I gather that the area around Strande Castle was very different in the 1940s from how it is today. It was relatively undeveloped, and Strande Water was still navigable by small boats. (My grandfather used to go through with a punt cutting the weeds on Strande Water to ensure it remained clear.)

    My grandparents definitely had fond memories of Strande Castle. However, the fires etc. were a little alarming, and in the early 1950s they decided to move to a newly built house with no ghosts or curses!

    1. How fascinating – thank you for sharing that – it did all sound a bit “Heath Robinson” down to the very concrete it was built from!

  4. Part 1 of 2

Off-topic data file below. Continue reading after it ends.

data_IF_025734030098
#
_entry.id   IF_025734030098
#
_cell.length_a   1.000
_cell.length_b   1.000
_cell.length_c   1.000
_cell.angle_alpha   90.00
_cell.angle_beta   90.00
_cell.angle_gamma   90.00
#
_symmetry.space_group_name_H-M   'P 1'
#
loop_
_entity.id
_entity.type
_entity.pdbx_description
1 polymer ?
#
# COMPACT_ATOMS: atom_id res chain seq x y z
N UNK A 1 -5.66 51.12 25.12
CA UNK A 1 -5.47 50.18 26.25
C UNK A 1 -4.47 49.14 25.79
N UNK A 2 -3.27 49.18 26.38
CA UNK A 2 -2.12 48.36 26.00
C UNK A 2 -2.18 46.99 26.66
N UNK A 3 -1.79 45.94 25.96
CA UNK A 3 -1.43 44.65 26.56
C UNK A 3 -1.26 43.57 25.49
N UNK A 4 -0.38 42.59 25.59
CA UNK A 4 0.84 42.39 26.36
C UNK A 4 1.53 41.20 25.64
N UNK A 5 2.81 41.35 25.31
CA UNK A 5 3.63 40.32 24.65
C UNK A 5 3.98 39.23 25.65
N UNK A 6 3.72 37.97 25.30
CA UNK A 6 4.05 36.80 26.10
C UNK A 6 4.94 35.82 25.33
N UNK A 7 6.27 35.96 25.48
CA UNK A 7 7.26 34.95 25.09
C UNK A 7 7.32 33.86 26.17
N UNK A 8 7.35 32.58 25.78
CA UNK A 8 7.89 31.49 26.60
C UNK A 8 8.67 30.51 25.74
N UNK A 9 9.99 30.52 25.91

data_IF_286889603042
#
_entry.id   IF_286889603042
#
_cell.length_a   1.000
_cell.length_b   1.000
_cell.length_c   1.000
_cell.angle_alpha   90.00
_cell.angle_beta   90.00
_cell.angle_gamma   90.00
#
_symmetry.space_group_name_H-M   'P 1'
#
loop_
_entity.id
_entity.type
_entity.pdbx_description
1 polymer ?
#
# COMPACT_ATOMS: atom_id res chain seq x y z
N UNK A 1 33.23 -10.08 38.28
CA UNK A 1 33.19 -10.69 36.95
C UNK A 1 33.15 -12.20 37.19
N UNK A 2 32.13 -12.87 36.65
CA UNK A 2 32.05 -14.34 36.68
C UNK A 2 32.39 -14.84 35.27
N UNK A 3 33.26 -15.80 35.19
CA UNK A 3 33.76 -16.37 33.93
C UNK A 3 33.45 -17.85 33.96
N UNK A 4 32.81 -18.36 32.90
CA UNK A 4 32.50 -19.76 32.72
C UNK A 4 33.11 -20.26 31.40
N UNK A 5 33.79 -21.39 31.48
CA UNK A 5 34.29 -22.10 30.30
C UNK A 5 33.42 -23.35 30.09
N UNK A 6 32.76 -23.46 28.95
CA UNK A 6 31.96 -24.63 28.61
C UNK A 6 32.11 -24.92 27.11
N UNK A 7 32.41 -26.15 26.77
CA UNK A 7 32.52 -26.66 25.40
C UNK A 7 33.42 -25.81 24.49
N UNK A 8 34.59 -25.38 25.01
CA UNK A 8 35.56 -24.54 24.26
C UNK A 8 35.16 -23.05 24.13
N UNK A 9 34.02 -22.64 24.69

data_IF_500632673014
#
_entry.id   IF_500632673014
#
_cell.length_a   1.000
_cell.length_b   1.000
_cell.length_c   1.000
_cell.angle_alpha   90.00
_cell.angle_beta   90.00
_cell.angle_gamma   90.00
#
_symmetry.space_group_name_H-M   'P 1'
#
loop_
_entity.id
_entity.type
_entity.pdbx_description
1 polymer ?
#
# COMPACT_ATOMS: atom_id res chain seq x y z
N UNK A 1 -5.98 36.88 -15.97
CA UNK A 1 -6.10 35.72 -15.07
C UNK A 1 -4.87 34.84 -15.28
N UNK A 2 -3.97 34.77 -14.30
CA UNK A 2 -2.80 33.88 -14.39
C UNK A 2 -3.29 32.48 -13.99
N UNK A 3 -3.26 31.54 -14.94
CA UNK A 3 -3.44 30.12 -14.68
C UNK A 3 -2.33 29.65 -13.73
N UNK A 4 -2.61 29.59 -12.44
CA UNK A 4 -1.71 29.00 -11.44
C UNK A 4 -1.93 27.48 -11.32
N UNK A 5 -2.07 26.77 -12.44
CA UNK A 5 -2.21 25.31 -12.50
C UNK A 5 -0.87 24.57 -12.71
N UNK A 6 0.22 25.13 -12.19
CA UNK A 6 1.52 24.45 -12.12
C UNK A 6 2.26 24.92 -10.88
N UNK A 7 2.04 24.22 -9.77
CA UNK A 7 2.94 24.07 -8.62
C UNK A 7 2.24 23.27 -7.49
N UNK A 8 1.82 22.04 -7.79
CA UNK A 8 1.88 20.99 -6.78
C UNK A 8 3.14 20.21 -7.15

Thank you for posting about Strande Castle. As a very young boy (aged 2 - 6 years; 1963 to 67 or thereabouts) my family home called "Gainsborough" was situated on Lightlands Lane (I believe it was demolished in the 70's and is now "Gainsborough Close"). I remember at the end of Lightlands Lane was Strande lane, which led down to Strande Castle and the Strande 'Race" if you turned left and up to the railway line if you turned right. In the 1960's the castle was a ruin with only a single crumbling parapet remaining. It was a dangerous site which I occasionally visited on Sunday walks with my father. The place intrigued me as a boy and that childhood memory motivated me to research it about 10 years ago (I migrated to Australia in 1968 and live in Tasmania these days). I recall my father warning me never to go there without him as it was dangerous and indeed in the 1960's some youths were playing on the site causing a serious injury to one of them. Presumably after a public outcry over this incident the place was completely demolished.